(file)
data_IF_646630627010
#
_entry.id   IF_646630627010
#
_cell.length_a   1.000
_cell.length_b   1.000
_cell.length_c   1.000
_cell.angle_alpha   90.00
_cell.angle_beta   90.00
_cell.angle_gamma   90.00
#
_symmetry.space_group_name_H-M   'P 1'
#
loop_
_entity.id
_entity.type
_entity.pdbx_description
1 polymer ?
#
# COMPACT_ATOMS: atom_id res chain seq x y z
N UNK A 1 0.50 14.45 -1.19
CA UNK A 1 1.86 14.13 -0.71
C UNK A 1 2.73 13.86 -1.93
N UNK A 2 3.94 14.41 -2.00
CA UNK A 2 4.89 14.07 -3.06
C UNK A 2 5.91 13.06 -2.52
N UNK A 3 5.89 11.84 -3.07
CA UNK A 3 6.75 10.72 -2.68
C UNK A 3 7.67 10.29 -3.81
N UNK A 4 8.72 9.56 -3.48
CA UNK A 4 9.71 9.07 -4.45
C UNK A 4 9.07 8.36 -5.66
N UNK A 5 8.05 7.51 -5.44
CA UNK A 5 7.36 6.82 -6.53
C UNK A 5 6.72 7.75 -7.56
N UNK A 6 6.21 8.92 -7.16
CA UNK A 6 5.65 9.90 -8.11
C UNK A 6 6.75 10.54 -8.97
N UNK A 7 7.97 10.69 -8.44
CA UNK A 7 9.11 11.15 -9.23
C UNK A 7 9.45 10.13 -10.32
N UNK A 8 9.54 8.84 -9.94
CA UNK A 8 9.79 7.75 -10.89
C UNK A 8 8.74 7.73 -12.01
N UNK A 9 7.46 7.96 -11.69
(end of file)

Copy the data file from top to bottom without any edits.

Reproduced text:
data_IF_646630627010
#
_entry.id   IF_646630627010
#
_cell.length_a   1.000
_cell.length_b   1.000
_cell.length_c   1.000
_cell.angle_alpha   90.00
_cell.angle_beta   90.00
_cell.angle_gamma   90.00
#
_symmetry.space_group_name_H-M   'P 1'
#
loop_
_entity.id
_entity.type
_entity.pdbx_description
1 polymer ?
#
# COMPACT_ATOMS: atom_id res chain seq x y z
N UNK A 1 0.50 14.45 -1.19
CA UNK A 1 1.86 14.13 -0.71
C UNK A 1 2.73 13.86 -1.93
N UNK A 2 3.94 14.41 -2.00
CA UNK A 2 4.89 14.07 -3.06
C UNK A 2 5.91 13.06 -2.52
N UNK A 3 5.89 11.84 -3.07
CA UNK A 3 6.75 10.72 -2.68
C UNK A 3 7.67 10.29 -3.81
N UNK A 4 8.72 9.56 -3.48
CA UNK A 4 9.71 9.07 -4.45
C UNK A 4 9.07 8.36 -5.66
N UNK A 5 8.05 7.51 -5.44
CA UNK A 5 7.36 6.82 -6.53
C UNK A 5 6.72 7.75 -7.56
N UNK A 6 6.21 8.92 -7.16
CA UNK A 6 5.65 9.90 -8.11
C UNK A 6 6.75 10.54 -8.97
N UNK A 7 7.97 10.69 -8.44
CA UNK A 7 9.11 11.15 -9.23
C UNK A 7 9.45 10.13 -10.32
N UNK A 8 9.54 8.84 -9.94
CA UNK A 8 9.79 7.75 -10.89
C UNK A 8 8.74 7.73 -12.01
N UNK A 9 7.46 7.96 -11.69